"This last step furrrtshed the Protestant congregations, whose indignation was inflamed by the contempt with which their authority was treated, with grounds for calling in the aid of the civil magistrate." p. 302—304.

In 1709. the Whigs still continued pre-eminent in power; and thereby very vigorous preparations were made for the campaign. Tiie French King having, during the winter, proposed to open a negociation for peace, sent the Marquis de Torcy to the Hague. Lord Townlhcnd was appointed to act jointly with the Duke of Marlborough as Plenipotentiaries for the Queen of Britain. The terms offered by the Ministers of the several confederates were such as they could not have believed France would admit, and shew that the Allies -did not really wish for peace. Louis thus finding a peace unattainable, except on such terms as he could not concede, as indeed they were subversive of his own honour and the independence of his people, had recourse to the loyalty of his subjects, who, by contributions, and every other effort, endeavoured to empower their Monarch to defend him and themselves from the necessity of submitting to such exorbitant demands. An army was prepared under Marshal Villars, which, though ultimately unsuccessful, made a more obstinate stand against Marlboroti»h and Eugene than they ever experienced rienced jointly; Marlborough separately, or, indeed, Eugene separately, but once. The battle of Malplaquet, though, at last, decided in favour of the confederates, was more bloody to them than even to the French; the former having lost eighteen thousand men, the latter fifteen thousand. In Spain, and at sea, Britain, and her Allies, were also superior.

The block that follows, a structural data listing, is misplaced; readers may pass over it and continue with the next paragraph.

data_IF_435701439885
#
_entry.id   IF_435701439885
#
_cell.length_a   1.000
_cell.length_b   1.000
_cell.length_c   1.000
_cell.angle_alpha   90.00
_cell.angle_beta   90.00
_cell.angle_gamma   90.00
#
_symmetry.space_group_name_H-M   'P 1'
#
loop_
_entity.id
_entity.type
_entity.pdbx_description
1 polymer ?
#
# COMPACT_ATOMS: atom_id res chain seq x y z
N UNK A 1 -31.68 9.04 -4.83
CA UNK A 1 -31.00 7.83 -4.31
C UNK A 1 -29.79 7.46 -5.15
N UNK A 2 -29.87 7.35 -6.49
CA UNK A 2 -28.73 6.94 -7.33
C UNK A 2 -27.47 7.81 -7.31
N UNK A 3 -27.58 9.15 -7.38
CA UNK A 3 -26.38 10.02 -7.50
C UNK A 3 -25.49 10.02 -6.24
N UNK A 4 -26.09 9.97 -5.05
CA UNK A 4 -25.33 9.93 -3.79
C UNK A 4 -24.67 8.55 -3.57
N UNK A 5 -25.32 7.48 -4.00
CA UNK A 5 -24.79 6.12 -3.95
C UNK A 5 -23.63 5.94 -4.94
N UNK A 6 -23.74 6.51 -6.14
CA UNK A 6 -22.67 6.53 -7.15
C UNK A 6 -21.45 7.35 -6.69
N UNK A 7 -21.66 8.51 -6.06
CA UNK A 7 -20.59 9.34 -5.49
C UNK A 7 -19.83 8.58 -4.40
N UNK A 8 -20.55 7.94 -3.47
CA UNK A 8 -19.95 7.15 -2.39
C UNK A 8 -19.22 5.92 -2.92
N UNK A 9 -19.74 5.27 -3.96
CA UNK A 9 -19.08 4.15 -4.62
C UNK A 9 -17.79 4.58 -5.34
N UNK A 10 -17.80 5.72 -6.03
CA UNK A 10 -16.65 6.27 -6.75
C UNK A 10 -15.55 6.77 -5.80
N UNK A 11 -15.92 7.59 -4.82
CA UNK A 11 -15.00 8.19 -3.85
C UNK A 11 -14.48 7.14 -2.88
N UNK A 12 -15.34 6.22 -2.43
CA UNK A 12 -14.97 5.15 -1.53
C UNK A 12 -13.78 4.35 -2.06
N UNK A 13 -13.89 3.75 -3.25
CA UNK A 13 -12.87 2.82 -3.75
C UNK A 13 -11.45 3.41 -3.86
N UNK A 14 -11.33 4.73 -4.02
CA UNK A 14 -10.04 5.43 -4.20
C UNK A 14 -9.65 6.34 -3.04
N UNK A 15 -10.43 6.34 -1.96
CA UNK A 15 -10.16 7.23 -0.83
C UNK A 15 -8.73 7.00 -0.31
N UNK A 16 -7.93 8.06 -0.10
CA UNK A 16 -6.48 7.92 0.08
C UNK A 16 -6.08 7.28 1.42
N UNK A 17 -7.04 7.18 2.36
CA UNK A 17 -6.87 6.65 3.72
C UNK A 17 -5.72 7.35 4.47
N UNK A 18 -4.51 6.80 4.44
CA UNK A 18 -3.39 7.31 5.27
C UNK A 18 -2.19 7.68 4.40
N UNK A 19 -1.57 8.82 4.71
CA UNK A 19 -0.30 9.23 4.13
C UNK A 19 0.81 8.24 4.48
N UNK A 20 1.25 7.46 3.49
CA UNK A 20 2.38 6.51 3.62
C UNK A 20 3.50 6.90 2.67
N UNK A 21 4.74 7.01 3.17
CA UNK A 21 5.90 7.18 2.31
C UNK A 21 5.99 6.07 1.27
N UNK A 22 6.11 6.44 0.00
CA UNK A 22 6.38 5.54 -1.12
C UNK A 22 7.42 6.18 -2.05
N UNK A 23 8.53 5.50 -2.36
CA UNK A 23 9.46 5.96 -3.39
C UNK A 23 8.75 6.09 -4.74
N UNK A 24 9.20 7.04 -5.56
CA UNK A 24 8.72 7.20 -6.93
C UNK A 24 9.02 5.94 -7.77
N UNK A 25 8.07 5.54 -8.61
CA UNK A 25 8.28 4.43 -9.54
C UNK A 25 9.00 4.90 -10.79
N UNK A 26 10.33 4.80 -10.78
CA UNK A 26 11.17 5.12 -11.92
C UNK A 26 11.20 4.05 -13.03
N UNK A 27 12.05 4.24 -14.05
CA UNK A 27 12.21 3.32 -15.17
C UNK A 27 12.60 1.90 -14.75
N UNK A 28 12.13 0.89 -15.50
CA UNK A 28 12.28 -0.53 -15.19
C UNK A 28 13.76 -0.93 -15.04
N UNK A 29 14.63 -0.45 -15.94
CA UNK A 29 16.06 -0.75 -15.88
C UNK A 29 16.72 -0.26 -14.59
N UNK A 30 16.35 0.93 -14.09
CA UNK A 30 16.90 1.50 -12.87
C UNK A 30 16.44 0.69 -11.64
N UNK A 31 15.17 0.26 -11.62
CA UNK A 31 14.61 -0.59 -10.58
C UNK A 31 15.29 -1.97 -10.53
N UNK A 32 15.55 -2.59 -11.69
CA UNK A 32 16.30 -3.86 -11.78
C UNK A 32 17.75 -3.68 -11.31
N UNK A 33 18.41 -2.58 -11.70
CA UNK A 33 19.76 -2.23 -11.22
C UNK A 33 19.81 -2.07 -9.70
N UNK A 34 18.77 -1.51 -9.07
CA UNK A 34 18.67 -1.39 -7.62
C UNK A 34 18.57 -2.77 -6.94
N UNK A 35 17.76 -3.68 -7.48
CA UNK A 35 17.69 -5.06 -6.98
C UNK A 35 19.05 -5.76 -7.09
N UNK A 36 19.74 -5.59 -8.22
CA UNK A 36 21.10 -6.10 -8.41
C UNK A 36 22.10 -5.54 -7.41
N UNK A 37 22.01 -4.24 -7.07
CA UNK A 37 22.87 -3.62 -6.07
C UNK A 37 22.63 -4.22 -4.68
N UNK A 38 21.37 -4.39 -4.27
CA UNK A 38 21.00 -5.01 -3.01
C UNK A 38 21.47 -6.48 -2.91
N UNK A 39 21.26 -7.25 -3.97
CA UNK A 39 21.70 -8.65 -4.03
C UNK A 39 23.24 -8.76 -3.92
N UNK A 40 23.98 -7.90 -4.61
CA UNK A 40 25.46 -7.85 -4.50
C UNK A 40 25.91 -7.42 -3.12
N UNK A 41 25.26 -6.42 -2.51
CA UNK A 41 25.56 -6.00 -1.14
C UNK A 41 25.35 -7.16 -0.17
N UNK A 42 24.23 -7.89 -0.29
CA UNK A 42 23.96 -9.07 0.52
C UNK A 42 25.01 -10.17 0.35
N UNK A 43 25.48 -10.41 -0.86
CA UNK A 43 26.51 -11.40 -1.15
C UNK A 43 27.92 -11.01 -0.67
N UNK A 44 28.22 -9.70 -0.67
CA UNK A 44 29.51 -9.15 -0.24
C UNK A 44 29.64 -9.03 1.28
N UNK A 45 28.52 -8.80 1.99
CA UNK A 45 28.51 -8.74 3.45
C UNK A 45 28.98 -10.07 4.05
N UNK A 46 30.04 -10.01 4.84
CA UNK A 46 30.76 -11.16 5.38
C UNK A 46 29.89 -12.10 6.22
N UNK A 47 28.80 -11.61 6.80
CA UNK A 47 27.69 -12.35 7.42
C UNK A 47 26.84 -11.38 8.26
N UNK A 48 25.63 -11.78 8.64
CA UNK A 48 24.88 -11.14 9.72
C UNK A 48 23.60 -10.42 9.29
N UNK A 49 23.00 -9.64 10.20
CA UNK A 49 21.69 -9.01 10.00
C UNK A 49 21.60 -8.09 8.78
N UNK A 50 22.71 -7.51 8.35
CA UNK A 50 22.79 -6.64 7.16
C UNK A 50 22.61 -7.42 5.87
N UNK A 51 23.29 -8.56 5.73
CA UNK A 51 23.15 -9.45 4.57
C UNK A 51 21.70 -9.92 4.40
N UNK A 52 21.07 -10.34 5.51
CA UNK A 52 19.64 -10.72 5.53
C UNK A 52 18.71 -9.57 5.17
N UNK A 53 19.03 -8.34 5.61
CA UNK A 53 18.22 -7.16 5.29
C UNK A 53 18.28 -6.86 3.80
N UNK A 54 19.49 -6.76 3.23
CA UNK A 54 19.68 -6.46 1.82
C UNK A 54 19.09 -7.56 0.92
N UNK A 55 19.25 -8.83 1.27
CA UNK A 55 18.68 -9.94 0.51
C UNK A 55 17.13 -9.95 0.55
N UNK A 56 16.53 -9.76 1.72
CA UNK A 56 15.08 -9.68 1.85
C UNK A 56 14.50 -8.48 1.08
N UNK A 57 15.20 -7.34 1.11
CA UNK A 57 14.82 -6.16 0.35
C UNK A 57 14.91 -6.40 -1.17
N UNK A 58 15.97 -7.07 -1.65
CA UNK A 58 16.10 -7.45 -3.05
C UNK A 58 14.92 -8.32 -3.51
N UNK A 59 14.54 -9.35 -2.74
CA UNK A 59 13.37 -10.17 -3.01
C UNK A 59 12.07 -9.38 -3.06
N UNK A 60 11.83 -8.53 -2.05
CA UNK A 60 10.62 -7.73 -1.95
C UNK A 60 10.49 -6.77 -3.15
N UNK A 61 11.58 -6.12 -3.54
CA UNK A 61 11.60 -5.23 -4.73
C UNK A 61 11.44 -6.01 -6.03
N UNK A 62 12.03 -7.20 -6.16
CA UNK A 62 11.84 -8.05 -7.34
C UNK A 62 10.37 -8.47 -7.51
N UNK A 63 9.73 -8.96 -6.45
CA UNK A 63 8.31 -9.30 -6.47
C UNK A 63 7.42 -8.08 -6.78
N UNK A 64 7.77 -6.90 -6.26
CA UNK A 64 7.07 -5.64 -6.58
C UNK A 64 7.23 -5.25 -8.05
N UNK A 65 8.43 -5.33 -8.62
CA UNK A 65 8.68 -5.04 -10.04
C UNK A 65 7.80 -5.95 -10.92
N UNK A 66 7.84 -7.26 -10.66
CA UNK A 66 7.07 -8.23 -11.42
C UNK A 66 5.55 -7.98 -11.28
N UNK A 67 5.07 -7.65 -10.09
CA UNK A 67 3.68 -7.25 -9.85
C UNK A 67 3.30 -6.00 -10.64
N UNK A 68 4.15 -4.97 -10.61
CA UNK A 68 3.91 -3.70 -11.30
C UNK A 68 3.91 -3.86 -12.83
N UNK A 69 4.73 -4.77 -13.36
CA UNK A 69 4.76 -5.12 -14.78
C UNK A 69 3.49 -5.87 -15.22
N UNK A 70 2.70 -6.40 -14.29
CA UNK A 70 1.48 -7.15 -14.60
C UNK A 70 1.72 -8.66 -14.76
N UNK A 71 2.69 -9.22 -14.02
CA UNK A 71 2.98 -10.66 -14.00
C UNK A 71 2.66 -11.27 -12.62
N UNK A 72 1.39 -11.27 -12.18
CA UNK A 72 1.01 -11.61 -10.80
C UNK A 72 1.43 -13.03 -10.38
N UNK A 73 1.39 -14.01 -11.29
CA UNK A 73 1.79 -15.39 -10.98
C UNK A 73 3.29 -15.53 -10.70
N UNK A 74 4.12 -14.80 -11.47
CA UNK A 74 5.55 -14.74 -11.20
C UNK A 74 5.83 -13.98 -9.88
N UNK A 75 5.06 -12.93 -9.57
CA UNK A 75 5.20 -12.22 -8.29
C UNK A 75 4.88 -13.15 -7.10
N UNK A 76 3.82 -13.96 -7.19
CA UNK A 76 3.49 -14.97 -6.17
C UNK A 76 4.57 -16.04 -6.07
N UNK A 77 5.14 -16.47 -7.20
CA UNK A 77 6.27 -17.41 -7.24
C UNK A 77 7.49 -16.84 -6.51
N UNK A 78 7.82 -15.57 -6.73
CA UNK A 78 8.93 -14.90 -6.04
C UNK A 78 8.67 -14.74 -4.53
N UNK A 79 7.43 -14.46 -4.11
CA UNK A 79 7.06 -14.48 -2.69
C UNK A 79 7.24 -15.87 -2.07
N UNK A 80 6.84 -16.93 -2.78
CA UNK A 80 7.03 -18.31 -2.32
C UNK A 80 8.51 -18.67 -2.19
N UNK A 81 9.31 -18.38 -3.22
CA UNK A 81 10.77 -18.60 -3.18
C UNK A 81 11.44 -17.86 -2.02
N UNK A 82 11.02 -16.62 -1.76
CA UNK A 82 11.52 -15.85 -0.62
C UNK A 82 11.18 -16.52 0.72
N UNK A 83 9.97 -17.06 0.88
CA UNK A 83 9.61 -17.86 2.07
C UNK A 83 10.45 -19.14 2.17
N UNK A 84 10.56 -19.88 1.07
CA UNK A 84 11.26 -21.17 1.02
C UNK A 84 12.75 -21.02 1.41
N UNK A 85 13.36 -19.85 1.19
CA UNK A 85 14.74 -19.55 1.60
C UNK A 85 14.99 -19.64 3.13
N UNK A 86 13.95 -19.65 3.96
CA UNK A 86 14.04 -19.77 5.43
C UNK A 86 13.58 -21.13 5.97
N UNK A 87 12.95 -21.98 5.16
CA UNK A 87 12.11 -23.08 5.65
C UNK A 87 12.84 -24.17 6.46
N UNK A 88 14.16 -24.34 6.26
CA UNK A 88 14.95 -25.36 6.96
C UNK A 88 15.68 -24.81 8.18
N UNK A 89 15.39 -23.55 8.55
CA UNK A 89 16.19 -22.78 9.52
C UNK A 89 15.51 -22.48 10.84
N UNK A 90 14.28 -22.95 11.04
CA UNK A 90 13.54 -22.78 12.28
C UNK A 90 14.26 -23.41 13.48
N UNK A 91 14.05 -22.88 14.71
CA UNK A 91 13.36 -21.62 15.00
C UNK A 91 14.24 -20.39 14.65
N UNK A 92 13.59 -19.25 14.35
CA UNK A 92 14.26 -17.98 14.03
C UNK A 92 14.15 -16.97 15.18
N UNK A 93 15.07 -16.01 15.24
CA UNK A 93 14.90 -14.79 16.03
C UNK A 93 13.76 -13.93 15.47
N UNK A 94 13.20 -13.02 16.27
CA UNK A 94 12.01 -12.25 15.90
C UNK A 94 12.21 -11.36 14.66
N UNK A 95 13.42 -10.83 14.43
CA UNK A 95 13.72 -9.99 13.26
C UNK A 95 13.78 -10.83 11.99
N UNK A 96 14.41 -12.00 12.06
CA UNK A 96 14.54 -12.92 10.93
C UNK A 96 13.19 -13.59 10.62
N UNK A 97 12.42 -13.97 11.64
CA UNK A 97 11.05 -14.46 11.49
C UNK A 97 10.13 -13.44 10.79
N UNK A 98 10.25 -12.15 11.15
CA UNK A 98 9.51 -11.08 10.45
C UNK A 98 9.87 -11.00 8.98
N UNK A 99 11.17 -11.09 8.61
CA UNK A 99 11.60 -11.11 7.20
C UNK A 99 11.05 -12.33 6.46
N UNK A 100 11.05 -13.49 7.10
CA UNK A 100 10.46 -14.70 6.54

At the opening of the session, 1709-10, a decline of the Whig interelt began to appear, and dissatisfaction to shew itself among the people. Many circumstances concurred to nourish this spirit of discontent, and to quicken it into action. The non-performance of engagements, of which the allies had been repeatedly convicted, notwithstanding the superior advantages procured to them by that success to which England had molt profusely contributed, excited disgust and impatience for a separation of interests. The rapacious disposition and unprecedented emoluments of the General tarnished the honour of his matchless talents in the field, and of his eminent services to his country. The overgrown fortunes of other individuals who had been employed in the public service, imprudently and ostentatiously displayed, excited envious suspicions of the partiality and extravagance of those ministers under whose patronage they had been acquired. The fruitless result of the late negociations, notwithstanding the concessions made by the French King, evinced the disinclination of the present ministers to put an end to the war, and constrained impartial men to associate that event with their dismission. To these causes in the conduct of the Whig partisans various others not depending on them added great weight. The influence of German refugees, driven by famine from their own country, and admitted here, by the generous hospitality of England, was supposed to have increased the scarcity of provisions, then very dear, from the badness of the preceding season. The people were incited against them by the leaders of the opposite party, who represented the charity afforded them as arising from bad motives, and interfering with the donations, of which, they alledged, the poor ot the country ought to have been the exclusive objects. Of the incentives to discord, agitated at this period, none were more banefully successful than those which wrought upon the religious prejudices of the people. The history and state of opinions respecting the church, from the accession of William III. to this period, is concisely exhibited. The author attempts to ddircate the character of Dr. Henry Sachcverell, and the influence which he had obtained over the public mind. But his own prejudices prevent him from displaying that portion of judgement and temper which isindispenlibly needsary for the proper dis.